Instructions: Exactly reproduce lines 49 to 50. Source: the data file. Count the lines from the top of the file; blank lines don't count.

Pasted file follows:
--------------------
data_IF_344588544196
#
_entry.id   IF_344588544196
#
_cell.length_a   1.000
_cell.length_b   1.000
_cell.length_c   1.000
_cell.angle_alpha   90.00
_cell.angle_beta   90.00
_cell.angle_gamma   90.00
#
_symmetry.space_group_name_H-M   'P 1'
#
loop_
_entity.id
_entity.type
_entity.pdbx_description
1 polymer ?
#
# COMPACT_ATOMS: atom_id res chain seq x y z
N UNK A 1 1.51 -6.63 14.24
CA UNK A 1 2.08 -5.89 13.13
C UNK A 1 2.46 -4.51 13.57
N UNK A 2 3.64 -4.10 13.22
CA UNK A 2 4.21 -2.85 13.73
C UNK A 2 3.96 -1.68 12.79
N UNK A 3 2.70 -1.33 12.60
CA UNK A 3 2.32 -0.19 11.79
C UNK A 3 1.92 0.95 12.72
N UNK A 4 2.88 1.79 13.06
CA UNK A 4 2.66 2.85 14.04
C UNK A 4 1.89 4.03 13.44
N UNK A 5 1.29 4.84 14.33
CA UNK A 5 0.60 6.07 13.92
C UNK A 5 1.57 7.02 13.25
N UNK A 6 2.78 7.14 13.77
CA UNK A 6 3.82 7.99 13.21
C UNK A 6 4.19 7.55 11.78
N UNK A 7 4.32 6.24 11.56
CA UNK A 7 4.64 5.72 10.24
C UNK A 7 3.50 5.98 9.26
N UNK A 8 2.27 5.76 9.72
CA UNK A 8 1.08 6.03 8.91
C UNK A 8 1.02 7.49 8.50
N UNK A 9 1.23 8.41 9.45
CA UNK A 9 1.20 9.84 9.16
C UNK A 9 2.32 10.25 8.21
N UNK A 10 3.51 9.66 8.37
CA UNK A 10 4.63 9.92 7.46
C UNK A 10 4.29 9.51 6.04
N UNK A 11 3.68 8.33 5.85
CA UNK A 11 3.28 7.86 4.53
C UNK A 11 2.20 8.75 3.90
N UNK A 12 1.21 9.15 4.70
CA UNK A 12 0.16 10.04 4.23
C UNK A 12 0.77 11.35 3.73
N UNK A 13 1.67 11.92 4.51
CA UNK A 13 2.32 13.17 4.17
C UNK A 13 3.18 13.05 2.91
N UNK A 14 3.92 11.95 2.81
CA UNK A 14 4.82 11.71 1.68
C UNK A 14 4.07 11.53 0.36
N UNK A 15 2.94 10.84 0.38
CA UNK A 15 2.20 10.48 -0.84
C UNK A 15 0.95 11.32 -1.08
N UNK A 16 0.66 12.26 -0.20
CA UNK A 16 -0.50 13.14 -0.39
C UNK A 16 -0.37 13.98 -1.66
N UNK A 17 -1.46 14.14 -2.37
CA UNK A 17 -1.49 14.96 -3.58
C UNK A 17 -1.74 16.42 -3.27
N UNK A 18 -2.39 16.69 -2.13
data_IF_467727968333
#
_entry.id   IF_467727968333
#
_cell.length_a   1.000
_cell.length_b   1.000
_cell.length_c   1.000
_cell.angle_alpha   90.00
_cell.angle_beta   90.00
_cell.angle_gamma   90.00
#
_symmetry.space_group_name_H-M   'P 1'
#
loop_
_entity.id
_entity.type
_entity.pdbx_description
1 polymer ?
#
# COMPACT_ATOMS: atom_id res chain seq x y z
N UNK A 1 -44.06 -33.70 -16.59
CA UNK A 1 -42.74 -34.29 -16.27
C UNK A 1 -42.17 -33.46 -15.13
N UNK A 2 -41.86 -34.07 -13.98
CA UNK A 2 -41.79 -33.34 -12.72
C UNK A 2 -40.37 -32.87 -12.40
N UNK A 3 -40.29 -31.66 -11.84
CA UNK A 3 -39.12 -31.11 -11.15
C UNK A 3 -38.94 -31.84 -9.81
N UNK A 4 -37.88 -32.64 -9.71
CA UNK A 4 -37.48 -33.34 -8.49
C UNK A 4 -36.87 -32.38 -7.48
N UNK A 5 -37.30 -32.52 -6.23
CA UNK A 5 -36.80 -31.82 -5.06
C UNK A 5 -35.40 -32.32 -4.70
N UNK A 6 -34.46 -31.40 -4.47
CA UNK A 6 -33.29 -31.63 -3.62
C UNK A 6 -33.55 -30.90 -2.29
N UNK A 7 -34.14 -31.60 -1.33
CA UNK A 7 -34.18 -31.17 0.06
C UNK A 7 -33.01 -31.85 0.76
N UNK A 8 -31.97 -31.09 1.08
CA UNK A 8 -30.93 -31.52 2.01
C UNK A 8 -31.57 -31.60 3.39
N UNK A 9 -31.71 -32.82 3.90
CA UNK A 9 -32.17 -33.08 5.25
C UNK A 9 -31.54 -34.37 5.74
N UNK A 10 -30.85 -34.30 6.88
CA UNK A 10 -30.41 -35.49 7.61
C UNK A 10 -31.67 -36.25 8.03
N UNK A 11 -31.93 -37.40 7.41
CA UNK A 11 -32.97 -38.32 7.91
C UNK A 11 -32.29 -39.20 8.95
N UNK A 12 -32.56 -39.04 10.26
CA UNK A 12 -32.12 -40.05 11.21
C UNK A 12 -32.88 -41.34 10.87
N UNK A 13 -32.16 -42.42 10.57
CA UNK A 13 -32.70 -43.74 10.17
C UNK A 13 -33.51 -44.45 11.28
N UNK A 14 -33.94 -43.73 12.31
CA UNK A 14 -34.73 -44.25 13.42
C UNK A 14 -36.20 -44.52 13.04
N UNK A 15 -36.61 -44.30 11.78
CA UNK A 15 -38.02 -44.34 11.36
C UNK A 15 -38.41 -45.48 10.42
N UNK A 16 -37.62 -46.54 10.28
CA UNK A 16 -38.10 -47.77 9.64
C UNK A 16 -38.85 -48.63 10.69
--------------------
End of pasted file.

CA UNK A 10 4.63 9.92 7.46
C UNK A 10 4.29 9.51 6.04